Matrix-assisted Laser Desorption Ionization-Time-of-Flight Mass Spectrometry (MALDI-TOF MS) as a Reliable Tool to Identify Species of Catalase-negative Gram-positive Cocci not Belonging to the Streptococcus Genus
Marisa Almuzara1, *, Claudia Barberis1, Viviana Rojas Velázquez1, Maria Soledad Ramirez2, Angela Famiglietti1, Carlos Vay1
Identifiers and Pagination:Year: 2016
First Page: 202
Last Page: 208
Publisher ID: TOMICROJ-10-202
Article History:Received Date: 05/03/2016
Revision Received Date: 04/11/2016
Acceptance Date: 11/11/2016
Electronic publication date: 28/12/2016
Collection year: 2016
open-access license: This is an open access article licensed under the terms of the Creative Commons Attribution-Non-Commercial 4.0 International Public License (CC BY-NC 4.0)(https://creativecommons.org/licenses/by-nc/4.0/legalcode), which permits unrestricted, non-commercial use, distribution and reproduction in any medium, provided the work is properly cited.
To evaluate the performance of matrix-assisted laser desorption ionization-time-of-flight mass spectrometry (MALDI-TOF MS) by using 190 Catalase-negative Gram-Positive Cocci (GPC) clinical isolates.
All isolates were identified by conventional phenotypic tests following the proposed scheme by Ruoff and Christensen and MALDI-TOF MS (Bruker Daltonics, BD, Bremen, Germany). Two different extraction methods (direct transfer formic acid method on spot and ethanol formic acid extraction method) and different cut-offs for genus/specie level identification were used. The score cut-offs recommended by the manufacturer (≥ 2.000 for species-level, 1.700 to 1.999 for genus level and <1.700 no reliable identification) and lower cut-off scores (≥1.500 for genus level, ≥ 1.700 for species-level and score <1.500 no reliable identification) were considered for identification. A minimum difference of 10% between the top and next closest score was required for a different genus or species.
MALDI-TOF MS identification was considered correct when the result obtained from MS database agreed with the phenotypic identification result.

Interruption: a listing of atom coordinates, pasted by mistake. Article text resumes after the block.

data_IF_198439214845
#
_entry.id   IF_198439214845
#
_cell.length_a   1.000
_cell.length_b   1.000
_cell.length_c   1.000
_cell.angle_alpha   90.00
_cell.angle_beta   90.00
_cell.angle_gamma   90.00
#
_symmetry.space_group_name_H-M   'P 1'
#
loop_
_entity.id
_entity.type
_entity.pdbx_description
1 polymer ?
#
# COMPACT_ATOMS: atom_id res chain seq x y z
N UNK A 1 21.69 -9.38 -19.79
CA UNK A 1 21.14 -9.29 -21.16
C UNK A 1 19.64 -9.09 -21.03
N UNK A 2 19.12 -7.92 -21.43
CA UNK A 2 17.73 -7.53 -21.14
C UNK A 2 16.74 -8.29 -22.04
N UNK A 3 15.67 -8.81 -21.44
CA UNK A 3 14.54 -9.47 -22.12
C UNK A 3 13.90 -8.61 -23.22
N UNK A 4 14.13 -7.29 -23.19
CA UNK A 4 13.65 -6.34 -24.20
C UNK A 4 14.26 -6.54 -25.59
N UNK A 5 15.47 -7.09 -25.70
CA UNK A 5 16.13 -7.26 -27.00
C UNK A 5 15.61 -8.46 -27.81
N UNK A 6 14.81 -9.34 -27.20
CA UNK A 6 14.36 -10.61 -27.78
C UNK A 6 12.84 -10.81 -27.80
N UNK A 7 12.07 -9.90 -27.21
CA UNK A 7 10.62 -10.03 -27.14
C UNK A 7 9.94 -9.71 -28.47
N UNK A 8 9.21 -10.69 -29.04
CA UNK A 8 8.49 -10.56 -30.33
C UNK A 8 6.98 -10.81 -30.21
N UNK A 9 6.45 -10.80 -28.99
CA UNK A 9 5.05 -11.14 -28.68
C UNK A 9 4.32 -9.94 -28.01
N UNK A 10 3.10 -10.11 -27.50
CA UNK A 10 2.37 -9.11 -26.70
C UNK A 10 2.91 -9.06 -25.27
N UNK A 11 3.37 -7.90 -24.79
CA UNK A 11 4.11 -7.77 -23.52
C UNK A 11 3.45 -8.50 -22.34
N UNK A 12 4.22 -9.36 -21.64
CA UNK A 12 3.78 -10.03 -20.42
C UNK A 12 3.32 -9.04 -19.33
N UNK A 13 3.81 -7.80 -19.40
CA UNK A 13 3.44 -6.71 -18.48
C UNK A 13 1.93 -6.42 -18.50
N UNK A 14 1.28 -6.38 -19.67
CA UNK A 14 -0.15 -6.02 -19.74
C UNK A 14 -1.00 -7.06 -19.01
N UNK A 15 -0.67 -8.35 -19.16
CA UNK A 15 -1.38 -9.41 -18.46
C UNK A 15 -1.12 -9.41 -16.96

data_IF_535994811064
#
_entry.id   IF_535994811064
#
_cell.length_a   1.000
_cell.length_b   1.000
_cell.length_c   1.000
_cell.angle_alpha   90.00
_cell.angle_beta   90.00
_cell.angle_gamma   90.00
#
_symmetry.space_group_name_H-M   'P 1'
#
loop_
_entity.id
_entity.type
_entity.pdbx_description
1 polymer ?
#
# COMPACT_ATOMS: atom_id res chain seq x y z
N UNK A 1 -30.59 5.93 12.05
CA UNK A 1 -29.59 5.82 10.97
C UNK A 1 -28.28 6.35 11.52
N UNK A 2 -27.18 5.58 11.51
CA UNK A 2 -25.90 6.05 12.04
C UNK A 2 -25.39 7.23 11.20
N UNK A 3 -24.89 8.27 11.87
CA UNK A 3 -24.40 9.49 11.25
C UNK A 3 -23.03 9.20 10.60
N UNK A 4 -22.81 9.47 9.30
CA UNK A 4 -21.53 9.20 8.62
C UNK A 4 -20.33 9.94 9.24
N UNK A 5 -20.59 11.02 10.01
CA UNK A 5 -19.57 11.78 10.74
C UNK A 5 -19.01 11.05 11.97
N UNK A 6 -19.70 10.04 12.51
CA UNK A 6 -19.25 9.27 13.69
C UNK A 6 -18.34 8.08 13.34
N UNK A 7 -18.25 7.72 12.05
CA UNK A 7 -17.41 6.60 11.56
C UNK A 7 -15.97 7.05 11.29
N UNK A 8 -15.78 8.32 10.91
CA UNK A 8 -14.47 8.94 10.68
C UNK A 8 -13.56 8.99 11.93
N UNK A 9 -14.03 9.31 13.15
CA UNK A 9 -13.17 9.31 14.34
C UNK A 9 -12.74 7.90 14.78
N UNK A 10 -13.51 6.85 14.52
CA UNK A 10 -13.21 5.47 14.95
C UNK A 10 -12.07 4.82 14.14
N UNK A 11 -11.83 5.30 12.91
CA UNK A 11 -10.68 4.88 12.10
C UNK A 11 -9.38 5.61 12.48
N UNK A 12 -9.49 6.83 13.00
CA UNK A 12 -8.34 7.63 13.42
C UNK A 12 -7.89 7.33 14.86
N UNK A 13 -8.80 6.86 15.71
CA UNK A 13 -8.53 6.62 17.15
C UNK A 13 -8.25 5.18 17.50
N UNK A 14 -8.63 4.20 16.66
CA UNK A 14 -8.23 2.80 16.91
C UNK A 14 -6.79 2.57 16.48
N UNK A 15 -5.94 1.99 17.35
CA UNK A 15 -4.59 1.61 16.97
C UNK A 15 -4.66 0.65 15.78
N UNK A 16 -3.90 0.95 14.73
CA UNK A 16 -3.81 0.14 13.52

When both methods gave discordant results, the 16S rDNA or sodA genes sequencing was considered as the gold standard identification method. The results obtained by MS concordant with genes sequencing, although discordant with conventional phenotyping, were considered correct. MS results discordant with 16S or sodA identification were considered incorrect.
Using the score cut-offs recommended by the manufacturer, 97.37% and 81.05% were correctly identified to genus and species level, respectively. On the other hand, using lower cut-off scores for identification, 97.89% and 94.21% isolates were correctly identified to genus and species level respectively by MALDI-TOF MS and no significant differences between the results obtained with two extraction methods were obtained.
The results obtained suggest that MALDI-TOF MS has the potential of being an accurate tool for Catalase-negative GPC identification even for those species with difficult diagnosis as Helcococcus, Abiotrophia, Granulicatella, among others. Nevertheless, expansion of the library, especially including more strains with different spectra on the same species might overcome potential “intraspecies” variability problems. Moreover, a decrease of the identification scores for species and genus-level identification must be considered since it may improve the MALDI-TOF MS accuracy.